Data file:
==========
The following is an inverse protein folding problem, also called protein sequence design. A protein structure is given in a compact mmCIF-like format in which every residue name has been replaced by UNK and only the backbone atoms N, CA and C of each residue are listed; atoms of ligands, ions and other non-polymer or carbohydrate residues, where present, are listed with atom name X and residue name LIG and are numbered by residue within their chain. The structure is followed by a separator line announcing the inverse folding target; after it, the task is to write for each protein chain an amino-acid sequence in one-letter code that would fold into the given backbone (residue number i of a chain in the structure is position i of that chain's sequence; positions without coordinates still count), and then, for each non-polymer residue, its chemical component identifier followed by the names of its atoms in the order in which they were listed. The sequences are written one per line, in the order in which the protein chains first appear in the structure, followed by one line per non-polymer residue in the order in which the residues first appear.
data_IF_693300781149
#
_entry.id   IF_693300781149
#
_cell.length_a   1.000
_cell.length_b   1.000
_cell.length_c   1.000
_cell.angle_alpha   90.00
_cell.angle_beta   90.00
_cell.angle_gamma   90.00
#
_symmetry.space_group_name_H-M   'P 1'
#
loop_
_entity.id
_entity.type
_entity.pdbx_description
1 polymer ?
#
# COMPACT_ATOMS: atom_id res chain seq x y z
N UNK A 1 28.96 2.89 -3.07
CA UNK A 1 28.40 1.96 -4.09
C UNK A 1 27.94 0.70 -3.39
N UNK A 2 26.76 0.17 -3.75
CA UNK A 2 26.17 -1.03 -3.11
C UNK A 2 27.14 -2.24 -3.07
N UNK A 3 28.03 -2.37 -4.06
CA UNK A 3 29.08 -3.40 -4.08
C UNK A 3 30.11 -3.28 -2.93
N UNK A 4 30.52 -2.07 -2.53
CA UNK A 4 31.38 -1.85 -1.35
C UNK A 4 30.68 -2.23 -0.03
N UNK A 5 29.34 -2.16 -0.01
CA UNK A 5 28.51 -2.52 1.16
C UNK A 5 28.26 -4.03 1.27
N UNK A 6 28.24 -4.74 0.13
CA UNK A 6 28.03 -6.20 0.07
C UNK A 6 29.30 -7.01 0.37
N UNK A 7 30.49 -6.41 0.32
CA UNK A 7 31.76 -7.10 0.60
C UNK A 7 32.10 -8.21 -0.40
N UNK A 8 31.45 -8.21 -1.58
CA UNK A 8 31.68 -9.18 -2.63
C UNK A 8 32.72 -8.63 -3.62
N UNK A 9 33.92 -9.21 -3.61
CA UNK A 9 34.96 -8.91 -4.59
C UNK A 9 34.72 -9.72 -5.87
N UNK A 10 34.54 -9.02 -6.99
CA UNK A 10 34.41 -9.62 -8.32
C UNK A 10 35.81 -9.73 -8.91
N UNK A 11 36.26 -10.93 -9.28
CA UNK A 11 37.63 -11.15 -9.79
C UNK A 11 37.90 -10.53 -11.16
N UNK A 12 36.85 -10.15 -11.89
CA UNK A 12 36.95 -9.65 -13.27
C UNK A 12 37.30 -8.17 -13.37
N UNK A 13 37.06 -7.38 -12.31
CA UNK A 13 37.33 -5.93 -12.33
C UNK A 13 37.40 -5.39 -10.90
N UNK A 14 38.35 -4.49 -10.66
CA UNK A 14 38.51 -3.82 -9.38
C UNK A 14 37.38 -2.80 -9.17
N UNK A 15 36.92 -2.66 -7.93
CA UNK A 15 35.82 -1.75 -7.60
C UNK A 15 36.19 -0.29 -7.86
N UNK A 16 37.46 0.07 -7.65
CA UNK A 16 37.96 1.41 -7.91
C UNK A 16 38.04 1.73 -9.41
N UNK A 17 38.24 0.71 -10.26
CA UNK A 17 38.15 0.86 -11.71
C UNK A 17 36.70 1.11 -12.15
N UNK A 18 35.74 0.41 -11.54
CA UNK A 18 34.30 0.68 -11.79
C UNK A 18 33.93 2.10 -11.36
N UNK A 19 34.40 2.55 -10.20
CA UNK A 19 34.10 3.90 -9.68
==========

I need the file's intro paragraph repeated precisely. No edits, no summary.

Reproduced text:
The following is an inverse protein folding problem, also called protein sequence design. A protein structure is given in a compact mmCIF-like format in which every residue name has been replaced by UNK and only the backbone atoms N, CA and C of each residue are listed; atoms of ligands, ions and other non-polymer or carbohydrate residues, where present, are listed with atom name X and residue name LIG and are numbered by residue within their chain. The structure is followed by a separator line announcing the inverse folding target; after it, the task is to write for each protein chain an amino-acid sequence in one-letter code that would fold into the given backbone (residue number i of a chain in the structure is position i of that chain's sequence; positions without coordinates still count), and then, for each non-polymer residue, its chemical component identifier followed by the names of its atoms in the order in which they were listed. The sequences are written one per line, in the order in which the protein chains first appear in the structure, followed by one line per non-polymer residue in the order in which the residues first appear.